Adam and the Ants. The “Twisted Souls” footage includes a ouija-ghoul with a split-open head. An eel monster with entangling tentacles shoots waves that melts people, via stop-motion animation. There's a slimy Fiji mermaid that looks inspired by “Ghoulies.” Possibly based on Japan's Jorogumo legend, an Asian woman lures the comic relief to his death before turning into a grotesque spider monster. The most infamous moment involves a small army of muck men who fart as they move, supposedly inserted at the insistence of a producer with a fecal fetish. But my favorite monster is the bitchin' looking Grim Reaper who appears near the end. He swings his scythe around, get throws off the roof, and explodes like a ton of TNT. He's awesome.
If you're watching “Spookies” and expecting a coherent story, you'll be disappointed. It definitely doesn't provide that. However, as an extended effects reel, it's pretty damn interesting. The combination of a collection of increasingly weirder monsters, some amusingly dopey teen protagonists, and a totally bonkers framing act makes “Spookies” a frequently baffling but nevertheless entertaining experience. The film was frequently shown on USA Network's “Saturday Nightmares” block back in the day, which is probably the ideal way to see it. The VHSPS bootleg disc I have is pretty good too though. [7/10]
Treehouse of Horror III
Much like an undead ghoul, “The Simpsons” refuses to die, no matter how hard we try to kill it. Even their annual “Treehouse of Horror” Halloween specials produce exhausting results these days. However, you still can't argue with the classics. “Treehouse of Horror III,” from season four, is certainly among the show's most iconic Halloween specials. Following the Hitchcock-inspired opening, which is amusingly meta, we're introduced to our framing device. When Homer ruins the kid's Halloween party, the family resorts to telling ghost stories. Lisa's tale, “Clown Without Pity,” involves a murderous Krusty the Clown doll. Grandpa delivers “King Homer,” a “King Kong” parody. Bart wraps things up with “Dial Z for Zombie,” about the undead taking over Springfield.
Each of “Treehouse of Horror III's” segments are a classic. “Clown Without Pity,” another “Twilight Zone” parody, is probably my favorite. It contains one of the greatest comedic exchanges in television history, involving frogurt. Homer's reaction to the doll's attempt to kill him get increasingly wacky, climaxing with an attempted harpooning in the bathtub. The doll's interaction with his intended victim, such as when he insists his pull-string gets pulled again or is disabled by smelly socks, are hilarious. The segment's denouncement is hilariously blunt and sudden, while the epilogue wraps things up with a sitcom-style heart-shaped iris out. I also love little gags, like Grampa Simpson's rantings about the government or wanting attention.
a favorite of Matt Groening's, though I think it's the weakest of this batch. Which means it's still pretty damn funny. As a parody of “King Kong,” it's very obvious. However, there are some nice gags, like Burns' reaction to the gas bomb. Or the show recreating the shots of the famous King Kong head prop with Homer. I do like the ways King Homer eats various people or plays with Marge's hair. Mostly, this segment is funny for its absurd moments. Blink-and-miss-them gags involving Dick Cavett or the chubbiest kick-line in town made me laugh. Mr. Burns, in the Carl Denham part, provides numerous hilarious one-liners about ethnic comedy, Al Joelson, and dreading the reviews.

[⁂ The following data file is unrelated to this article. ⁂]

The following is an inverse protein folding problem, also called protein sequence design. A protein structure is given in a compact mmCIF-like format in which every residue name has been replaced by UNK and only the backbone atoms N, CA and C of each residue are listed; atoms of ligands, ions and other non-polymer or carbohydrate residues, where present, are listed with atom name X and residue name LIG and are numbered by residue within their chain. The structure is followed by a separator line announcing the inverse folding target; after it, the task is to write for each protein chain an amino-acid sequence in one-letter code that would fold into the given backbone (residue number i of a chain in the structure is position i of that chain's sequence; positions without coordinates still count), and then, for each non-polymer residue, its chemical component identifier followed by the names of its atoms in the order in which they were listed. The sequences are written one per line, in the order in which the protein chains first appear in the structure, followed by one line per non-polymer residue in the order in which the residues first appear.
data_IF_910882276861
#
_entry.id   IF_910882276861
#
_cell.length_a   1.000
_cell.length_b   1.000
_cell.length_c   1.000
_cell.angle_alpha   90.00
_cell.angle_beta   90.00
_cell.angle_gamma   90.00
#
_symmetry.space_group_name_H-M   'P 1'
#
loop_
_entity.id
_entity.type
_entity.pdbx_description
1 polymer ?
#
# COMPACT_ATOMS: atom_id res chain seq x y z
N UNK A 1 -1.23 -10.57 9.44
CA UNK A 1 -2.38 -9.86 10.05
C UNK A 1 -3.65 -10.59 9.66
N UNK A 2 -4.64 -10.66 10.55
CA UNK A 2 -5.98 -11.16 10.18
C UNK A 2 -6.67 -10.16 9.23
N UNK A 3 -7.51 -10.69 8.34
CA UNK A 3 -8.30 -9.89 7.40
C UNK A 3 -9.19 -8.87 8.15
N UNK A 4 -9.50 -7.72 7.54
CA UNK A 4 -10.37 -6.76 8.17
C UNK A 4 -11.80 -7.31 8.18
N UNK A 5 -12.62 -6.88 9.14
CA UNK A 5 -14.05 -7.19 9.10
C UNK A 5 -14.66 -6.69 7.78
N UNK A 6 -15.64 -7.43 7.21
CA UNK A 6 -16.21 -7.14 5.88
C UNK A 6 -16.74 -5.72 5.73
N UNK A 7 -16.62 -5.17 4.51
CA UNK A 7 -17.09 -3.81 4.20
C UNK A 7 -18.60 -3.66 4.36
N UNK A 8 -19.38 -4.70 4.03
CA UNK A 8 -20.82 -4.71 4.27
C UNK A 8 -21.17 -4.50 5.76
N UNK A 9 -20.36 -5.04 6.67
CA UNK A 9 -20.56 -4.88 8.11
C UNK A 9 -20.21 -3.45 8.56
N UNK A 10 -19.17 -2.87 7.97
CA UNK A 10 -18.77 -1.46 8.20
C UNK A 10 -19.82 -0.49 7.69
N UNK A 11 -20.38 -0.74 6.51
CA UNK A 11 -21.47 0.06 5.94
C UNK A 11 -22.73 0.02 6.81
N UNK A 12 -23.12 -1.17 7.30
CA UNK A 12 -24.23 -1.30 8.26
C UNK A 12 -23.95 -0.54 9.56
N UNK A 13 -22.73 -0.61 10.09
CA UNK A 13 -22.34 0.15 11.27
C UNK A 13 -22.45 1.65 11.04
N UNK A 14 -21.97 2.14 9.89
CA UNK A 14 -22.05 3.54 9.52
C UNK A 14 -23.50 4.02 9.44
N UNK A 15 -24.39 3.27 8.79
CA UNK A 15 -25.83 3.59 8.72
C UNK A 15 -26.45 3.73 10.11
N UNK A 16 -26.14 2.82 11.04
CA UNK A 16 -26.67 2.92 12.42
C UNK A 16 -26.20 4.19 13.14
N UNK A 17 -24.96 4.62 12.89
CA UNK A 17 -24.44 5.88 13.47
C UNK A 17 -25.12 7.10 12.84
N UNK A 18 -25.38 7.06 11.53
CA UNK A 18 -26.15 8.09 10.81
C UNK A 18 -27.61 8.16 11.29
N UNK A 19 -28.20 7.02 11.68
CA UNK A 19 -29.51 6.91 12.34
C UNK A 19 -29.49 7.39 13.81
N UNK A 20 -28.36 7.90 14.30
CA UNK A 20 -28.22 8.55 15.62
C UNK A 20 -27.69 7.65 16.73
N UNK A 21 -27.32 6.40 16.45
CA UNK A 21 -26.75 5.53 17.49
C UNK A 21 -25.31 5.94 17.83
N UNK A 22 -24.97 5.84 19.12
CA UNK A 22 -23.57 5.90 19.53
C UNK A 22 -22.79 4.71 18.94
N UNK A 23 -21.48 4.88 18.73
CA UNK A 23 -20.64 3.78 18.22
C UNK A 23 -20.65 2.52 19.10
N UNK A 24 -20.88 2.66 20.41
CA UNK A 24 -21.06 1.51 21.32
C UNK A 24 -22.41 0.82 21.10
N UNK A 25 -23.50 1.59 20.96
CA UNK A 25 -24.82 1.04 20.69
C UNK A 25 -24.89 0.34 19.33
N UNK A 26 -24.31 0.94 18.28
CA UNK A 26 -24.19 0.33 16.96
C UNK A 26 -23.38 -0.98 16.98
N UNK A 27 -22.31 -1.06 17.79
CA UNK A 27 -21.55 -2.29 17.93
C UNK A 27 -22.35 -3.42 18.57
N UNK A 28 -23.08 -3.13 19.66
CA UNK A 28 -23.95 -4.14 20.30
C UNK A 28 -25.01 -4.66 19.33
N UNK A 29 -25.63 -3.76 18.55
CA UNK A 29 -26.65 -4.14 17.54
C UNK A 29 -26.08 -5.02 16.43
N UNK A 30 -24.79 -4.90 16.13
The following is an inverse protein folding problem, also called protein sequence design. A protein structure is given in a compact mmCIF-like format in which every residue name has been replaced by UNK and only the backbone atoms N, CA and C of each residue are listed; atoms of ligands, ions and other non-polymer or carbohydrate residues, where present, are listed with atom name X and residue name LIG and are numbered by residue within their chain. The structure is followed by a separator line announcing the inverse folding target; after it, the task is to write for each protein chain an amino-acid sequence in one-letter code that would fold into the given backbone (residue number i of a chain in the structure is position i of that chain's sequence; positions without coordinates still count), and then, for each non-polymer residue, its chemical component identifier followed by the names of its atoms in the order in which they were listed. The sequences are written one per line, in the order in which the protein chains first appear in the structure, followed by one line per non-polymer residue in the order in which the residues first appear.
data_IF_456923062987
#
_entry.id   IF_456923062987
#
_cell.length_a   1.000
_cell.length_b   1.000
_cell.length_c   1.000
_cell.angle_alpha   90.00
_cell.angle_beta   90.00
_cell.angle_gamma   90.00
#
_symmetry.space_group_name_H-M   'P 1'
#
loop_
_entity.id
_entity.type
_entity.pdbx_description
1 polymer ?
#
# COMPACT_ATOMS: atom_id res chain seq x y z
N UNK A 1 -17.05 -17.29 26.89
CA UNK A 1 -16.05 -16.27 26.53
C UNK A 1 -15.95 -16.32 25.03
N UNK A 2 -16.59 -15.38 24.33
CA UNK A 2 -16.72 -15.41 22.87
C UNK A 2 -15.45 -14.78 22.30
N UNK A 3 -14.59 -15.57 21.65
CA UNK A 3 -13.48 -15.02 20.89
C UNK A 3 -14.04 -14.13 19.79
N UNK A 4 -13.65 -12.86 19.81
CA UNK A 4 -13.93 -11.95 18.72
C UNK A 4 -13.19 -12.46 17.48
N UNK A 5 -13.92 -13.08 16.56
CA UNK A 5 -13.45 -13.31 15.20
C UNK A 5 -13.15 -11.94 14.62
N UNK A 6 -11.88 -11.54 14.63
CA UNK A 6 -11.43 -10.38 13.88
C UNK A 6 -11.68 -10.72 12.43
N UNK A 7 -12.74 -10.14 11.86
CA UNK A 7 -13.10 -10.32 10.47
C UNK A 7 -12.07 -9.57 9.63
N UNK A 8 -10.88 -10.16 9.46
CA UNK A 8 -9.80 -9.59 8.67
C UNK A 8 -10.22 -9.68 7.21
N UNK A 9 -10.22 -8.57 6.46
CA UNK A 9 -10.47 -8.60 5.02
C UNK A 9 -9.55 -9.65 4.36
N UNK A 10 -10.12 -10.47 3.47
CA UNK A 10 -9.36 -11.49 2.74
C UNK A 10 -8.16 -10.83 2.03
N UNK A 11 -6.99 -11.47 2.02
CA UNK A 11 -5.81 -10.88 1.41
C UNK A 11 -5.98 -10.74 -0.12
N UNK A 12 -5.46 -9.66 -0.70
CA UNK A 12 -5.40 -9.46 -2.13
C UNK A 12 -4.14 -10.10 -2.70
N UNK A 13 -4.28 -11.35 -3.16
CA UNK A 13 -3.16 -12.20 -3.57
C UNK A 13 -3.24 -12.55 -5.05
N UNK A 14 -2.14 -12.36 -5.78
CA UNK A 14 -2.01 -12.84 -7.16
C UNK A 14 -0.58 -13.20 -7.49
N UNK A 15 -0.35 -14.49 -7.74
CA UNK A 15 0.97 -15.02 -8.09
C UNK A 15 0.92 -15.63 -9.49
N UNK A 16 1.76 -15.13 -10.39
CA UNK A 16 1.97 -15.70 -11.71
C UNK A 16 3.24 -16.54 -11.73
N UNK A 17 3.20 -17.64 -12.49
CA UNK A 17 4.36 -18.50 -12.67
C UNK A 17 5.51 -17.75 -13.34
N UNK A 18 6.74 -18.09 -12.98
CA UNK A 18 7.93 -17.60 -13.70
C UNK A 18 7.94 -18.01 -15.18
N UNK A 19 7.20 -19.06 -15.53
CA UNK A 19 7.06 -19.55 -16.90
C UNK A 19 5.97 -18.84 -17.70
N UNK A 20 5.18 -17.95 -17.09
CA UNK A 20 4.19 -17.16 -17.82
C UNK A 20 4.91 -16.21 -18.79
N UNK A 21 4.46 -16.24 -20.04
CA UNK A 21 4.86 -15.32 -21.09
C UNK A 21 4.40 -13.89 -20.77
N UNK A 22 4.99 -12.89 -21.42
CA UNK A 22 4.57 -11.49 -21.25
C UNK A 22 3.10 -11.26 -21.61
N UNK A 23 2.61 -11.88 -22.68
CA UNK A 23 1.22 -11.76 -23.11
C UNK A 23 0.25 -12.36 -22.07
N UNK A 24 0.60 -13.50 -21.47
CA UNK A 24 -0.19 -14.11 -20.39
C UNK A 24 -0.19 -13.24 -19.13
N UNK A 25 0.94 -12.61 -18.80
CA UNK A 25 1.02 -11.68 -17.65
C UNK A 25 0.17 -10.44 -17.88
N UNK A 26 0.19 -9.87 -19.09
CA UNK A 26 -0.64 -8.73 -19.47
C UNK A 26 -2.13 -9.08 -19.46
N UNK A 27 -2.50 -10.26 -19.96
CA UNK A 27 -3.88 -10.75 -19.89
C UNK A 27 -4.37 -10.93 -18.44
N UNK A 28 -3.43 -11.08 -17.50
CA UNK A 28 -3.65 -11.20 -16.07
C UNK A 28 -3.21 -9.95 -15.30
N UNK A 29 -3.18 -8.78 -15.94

Similarly, “Dial Z for Zombie's” zombie gags aren't as funny as the smaller moments. Bart wearing “Thriller” as a hat while summoning the dead or the absurd string of pop culture references that make up the spells are hysterical. As is Homer's reaction to learning the news of the zombie outbreak. Little bits of dialogue, about the chapters in the occult book or Waldo not trying anymore, are among the episode's biggest laughs. Still, the zombie shenanigans are amusing. Classic bits about Seymour eating Martin's brain, confusion among zombie John Smiths, zombie Flanders, and zombie Shakespeare are well regarded for a reason.
The Fall of the House of Usher (1928)
In 1928, there were two adaptations of Edgar Allen Poe's “The Fall of the House of Usher” and both are considered landmarks in silent cinema. The first of which was made in France by influential critic-turned-filmmaker Jean Epstein. The second is an American short directed by James Sibley Watson and Melville Webber. The short is a very loose adaptation of Poe's story. It focuses on Roderick and his twin sister, Madeline. She appears to die of a mysterious illness. He buries her. There's an odd visitor to their home. She comes back from the grave, insane but very much alive. The story is told with no intertitles and in an avant-garde manner.
Watson and Webber's “The Fall of the House of Usher” is primarily a visual experiment and should be taken as such. The short is overwhelming with expressionistic atmosphere. The begins with the house looming in the distance as a pointed, abstract shape. The interior of the house is composed entirely of slanted angles. Long, triangular doorways and walls surround the characters. The shadows of banisters stretch up the walls into long shadows. Soon, they are accompanied by a shadowy hammer beating into the characters. Endless staircases sprout towards the heavens. Even the regular doors are decorated with conceptual shapes. As Roderick falls deeper into madness, the house becomes blockier and stranger looking. Watson and Webber's “The Fall of the House of Usher” follows the “Cabinet of Dr. Caligari” into an expressionistic nightmare of gloomy dread.
Still, when this version of “House of Usher” works, it's a gorgeous and very creepy film. As a distillation of Poe's themes, it's especially interesting. It's avant garde approach would be insufferable at feature length but, as a short, it's fairly effective. [7/10]